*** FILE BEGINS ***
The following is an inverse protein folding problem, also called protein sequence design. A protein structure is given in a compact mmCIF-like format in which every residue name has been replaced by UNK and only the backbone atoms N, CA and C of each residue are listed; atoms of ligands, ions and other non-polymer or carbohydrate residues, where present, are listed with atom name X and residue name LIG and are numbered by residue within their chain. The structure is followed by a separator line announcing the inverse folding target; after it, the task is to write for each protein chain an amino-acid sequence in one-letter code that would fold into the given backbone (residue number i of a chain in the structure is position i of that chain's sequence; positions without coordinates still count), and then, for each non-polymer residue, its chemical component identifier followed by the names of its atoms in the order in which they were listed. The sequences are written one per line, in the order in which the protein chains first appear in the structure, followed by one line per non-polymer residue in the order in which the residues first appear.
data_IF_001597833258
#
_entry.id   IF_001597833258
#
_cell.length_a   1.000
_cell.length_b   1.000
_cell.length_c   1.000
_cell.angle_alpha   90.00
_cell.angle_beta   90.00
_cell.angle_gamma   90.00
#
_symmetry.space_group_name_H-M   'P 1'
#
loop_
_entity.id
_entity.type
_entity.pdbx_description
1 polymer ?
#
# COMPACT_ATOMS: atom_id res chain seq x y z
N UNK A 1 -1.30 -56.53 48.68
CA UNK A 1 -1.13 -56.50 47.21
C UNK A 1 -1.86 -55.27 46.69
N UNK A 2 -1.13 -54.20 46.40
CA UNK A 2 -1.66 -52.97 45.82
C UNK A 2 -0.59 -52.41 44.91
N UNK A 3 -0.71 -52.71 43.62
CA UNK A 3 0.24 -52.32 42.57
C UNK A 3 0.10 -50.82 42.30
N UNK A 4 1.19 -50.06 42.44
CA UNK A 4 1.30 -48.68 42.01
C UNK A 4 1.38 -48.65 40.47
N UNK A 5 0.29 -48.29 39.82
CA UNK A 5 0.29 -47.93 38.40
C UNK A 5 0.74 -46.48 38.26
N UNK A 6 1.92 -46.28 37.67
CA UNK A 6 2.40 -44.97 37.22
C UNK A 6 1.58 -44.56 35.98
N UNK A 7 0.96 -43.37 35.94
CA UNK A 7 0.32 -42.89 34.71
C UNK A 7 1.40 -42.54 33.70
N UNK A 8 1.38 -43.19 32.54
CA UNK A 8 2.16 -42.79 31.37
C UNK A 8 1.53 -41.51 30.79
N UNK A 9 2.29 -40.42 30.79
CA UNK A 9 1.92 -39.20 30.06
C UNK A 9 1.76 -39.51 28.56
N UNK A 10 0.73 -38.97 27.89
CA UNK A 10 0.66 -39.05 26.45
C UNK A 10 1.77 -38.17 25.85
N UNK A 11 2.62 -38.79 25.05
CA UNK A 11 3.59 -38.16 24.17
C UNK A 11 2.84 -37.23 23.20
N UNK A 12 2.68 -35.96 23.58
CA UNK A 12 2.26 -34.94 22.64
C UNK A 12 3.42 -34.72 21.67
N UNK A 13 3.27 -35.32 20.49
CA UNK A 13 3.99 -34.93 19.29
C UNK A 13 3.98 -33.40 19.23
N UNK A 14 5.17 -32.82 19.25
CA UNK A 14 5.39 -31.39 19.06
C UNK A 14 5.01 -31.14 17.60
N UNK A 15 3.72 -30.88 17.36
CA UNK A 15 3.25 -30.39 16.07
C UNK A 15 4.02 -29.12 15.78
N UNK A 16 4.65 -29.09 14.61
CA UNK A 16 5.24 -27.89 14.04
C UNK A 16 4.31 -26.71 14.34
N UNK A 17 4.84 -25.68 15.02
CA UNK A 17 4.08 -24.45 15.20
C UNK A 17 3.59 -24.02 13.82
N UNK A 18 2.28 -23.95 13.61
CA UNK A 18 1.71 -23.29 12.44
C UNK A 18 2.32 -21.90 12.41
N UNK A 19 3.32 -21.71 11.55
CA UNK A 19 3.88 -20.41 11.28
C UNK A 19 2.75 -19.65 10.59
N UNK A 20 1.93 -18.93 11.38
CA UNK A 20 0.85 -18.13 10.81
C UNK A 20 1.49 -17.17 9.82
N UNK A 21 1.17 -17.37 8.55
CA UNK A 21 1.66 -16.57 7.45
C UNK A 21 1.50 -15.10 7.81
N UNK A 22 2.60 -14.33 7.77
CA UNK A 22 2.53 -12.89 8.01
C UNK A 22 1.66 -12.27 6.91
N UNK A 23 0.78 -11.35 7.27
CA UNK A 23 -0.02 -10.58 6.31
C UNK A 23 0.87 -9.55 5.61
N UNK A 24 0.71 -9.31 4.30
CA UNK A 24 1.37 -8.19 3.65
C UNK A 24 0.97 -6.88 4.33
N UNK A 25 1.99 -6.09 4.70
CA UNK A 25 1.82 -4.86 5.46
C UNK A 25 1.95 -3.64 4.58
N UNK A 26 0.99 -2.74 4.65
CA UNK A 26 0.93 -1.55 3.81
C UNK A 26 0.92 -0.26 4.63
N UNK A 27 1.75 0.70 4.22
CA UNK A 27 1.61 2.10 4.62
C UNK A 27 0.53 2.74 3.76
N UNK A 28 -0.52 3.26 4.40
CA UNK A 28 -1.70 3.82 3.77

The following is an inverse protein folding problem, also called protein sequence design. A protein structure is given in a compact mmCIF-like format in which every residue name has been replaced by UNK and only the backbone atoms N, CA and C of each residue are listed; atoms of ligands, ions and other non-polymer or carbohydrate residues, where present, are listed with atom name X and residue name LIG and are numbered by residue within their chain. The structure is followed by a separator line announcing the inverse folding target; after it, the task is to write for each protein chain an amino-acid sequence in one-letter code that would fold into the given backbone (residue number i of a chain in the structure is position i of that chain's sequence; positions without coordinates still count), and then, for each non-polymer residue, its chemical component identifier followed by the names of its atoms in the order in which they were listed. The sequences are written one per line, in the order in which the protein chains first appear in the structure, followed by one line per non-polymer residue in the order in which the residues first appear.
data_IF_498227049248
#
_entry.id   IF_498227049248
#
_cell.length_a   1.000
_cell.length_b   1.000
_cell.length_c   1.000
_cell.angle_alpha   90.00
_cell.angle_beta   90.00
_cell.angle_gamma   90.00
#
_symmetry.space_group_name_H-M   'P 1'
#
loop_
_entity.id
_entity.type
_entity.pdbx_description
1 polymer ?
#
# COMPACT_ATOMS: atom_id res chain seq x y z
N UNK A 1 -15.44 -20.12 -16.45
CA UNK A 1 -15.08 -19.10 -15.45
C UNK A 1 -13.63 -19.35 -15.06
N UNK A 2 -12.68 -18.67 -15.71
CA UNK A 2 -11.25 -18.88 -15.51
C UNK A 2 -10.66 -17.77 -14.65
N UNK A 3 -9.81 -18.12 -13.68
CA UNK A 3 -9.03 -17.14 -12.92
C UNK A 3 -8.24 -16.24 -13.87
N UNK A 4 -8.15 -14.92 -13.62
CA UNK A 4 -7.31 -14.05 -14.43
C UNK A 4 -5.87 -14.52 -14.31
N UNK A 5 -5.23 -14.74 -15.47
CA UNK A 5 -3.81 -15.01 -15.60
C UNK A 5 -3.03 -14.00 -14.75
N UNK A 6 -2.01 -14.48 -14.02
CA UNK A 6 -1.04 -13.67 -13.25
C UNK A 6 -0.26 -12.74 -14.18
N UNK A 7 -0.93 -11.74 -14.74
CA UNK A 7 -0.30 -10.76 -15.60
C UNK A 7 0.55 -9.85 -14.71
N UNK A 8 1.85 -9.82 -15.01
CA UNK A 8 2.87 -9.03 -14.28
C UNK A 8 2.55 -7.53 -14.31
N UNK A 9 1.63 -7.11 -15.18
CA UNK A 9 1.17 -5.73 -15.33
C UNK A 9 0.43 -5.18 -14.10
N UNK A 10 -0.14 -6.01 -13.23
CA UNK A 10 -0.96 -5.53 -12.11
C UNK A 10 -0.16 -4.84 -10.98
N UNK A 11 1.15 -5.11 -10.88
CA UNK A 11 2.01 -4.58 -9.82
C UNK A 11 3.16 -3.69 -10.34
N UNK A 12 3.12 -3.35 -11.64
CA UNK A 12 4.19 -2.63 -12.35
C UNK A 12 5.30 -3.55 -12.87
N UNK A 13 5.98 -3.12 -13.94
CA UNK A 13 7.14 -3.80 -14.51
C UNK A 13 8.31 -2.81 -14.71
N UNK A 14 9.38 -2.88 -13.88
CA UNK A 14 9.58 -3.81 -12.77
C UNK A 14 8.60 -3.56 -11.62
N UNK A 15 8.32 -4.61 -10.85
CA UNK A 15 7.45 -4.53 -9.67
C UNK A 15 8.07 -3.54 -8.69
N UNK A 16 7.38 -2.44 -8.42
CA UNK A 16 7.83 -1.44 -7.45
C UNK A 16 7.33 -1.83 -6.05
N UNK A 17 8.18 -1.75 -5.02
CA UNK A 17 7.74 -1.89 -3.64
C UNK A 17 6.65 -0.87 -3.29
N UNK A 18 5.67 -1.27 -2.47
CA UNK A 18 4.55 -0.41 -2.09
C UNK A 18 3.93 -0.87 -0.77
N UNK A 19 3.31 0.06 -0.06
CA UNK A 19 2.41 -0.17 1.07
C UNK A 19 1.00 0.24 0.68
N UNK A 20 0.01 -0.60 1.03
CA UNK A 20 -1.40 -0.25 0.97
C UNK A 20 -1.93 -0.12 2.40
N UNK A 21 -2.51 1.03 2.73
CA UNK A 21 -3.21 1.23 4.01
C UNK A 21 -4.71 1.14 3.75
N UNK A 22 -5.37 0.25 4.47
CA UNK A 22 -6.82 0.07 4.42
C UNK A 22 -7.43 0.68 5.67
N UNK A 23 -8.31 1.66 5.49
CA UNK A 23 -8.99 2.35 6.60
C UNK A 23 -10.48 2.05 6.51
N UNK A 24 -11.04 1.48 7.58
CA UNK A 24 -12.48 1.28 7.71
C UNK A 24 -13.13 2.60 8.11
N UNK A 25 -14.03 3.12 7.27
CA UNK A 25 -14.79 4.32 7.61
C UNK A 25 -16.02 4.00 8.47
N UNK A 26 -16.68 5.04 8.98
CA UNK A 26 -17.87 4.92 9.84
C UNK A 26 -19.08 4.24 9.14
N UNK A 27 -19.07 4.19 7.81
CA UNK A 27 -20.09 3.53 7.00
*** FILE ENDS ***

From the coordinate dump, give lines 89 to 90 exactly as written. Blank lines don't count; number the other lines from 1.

CA UNK A 23 -0.02 -10.58 6.31
C UNK A 23 0.87 -9.55 5.61